The newly changed (or newly degenerating as Evolians write) Supreme Court and higher federal decisions quickly became the medium through which political issues could be resolved wrapped in the decorum of the law. As civil discourse breaks down, the courts have an increasing role in defining the social code of American society. To do this, rather than debate clear political and cultural issues, constitutional law is used to abstract out messy societal issues into clean and neat legal arguments.
No sane Congressman is going to tarnish his brand by campaigning to decriminalize sodomy. Rather, progressives can abstract the problem into the legal system as privacy for intimate conduct in your home (Lawrence v. Texas 2003).
It is a knotty discussion to publicly analyze effects if fewer minorities vote. Instead, your party can rephrase the problem as whether the states or the federal government should create a standard of voting rights (Shelby County v. Holder 2013).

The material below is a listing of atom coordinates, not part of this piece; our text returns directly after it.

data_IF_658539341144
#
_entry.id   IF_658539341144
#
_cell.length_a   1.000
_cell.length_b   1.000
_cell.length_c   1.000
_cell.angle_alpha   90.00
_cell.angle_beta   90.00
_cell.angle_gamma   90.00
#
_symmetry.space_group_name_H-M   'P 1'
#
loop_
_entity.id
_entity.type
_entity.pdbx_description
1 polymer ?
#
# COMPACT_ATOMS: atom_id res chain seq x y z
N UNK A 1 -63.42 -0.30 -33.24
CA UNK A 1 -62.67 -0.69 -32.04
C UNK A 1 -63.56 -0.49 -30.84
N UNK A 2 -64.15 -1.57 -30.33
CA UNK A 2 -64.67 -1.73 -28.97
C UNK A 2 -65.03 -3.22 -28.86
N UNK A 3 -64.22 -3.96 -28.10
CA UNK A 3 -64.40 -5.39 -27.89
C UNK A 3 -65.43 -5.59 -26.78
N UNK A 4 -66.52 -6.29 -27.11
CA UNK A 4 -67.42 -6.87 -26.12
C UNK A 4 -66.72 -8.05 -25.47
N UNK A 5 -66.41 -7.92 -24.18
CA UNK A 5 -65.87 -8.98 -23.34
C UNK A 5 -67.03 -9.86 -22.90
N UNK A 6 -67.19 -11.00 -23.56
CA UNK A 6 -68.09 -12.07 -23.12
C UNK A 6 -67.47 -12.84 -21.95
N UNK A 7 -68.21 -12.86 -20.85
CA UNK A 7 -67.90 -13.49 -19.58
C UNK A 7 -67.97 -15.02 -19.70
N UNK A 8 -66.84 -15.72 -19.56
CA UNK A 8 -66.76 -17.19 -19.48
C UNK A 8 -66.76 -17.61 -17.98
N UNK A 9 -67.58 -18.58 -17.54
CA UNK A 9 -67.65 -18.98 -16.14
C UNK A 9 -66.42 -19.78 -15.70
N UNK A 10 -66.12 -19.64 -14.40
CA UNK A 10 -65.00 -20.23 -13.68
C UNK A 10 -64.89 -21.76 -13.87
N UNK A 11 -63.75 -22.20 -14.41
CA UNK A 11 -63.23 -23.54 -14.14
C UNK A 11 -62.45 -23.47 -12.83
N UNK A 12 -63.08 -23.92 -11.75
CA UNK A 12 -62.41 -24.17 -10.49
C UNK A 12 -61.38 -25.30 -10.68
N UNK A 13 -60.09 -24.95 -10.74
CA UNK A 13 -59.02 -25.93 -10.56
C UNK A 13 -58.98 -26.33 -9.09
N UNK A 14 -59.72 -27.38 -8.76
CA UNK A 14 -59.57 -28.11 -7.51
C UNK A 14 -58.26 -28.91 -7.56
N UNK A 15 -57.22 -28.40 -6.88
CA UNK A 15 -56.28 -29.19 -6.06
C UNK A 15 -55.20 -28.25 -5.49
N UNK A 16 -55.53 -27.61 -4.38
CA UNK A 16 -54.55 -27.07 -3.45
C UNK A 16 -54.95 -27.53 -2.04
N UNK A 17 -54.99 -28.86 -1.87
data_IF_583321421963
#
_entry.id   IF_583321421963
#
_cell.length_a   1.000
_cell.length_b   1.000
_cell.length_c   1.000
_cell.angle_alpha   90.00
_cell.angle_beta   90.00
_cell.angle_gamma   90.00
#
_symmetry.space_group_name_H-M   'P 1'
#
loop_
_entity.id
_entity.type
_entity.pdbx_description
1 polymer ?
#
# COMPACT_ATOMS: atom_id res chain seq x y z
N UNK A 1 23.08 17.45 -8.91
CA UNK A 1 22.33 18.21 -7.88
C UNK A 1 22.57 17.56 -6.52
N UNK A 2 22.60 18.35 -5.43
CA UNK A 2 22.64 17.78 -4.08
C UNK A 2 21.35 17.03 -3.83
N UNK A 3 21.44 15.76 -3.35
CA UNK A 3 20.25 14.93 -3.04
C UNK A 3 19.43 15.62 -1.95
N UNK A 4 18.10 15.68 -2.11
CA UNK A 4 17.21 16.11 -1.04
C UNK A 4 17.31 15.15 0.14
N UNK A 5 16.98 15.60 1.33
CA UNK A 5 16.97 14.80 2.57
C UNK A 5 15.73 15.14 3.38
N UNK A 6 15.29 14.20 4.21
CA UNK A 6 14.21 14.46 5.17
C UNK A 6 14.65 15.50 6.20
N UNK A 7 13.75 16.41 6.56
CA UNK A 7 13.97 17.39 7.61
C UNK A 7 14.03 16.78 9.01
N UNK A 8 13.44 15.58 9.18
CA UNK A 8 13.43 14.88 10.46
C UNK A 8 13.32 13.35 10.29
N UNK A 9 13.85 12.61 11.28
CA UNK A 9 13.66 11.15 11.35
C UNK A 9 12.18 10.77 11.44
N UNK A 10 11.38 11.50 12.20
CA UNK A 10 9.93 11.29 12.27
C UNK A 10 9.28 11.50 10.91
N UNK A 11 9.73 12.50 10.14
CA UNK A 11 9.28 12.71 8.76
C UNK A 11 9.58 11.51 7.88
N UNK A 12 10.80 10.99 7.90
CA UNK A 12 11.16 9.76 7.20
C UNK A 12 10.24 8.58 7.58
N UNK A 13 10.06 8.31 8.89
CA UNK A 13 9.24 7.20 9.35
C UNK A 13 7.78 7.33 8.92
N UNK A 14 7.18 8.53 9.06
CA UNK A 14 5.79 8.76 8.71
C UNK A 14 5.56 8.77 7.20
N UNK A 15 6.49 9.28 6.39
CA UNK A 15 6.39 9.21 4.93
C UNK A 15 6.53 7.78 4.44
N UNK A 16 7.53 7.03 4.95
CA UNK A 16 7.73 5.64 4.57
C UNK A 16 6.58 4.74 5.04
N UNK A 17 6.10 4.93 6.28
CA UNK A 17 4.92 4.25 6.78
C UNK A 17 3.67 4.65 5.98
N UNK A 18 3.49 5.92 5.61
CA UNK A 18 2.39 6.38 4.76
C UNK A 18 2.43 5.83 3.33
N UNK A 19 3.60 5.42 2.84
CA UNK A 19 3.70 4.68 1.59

The Court is not going to discuss why children should say the pledge of allegiance in school, rather the case becomes about the standing of the parent to bring this claim (Elk Grove Unified School District v. Newdow 2004). The conservative side does not argue the merits of having children say the pledge of allegiance and the progressives do not argue “under God” is coercive, instead, the conservative side has a tidy and boring argument about the standing of a plaintiff to bring a claim; the progressive side makes arcane arguments no non-lawyer can understand about why the parent is legally allowed to go to court on behalf of his child. This is how politics happen now: quibble on pedantic debates over abstract points of law rather than through outright discussion in a gridlocked congress. But if each major constitutional decision is revealed to be the result of partisan sophistry rather than a newly contemplated Truth, why should common citizens obey the law if they disagree?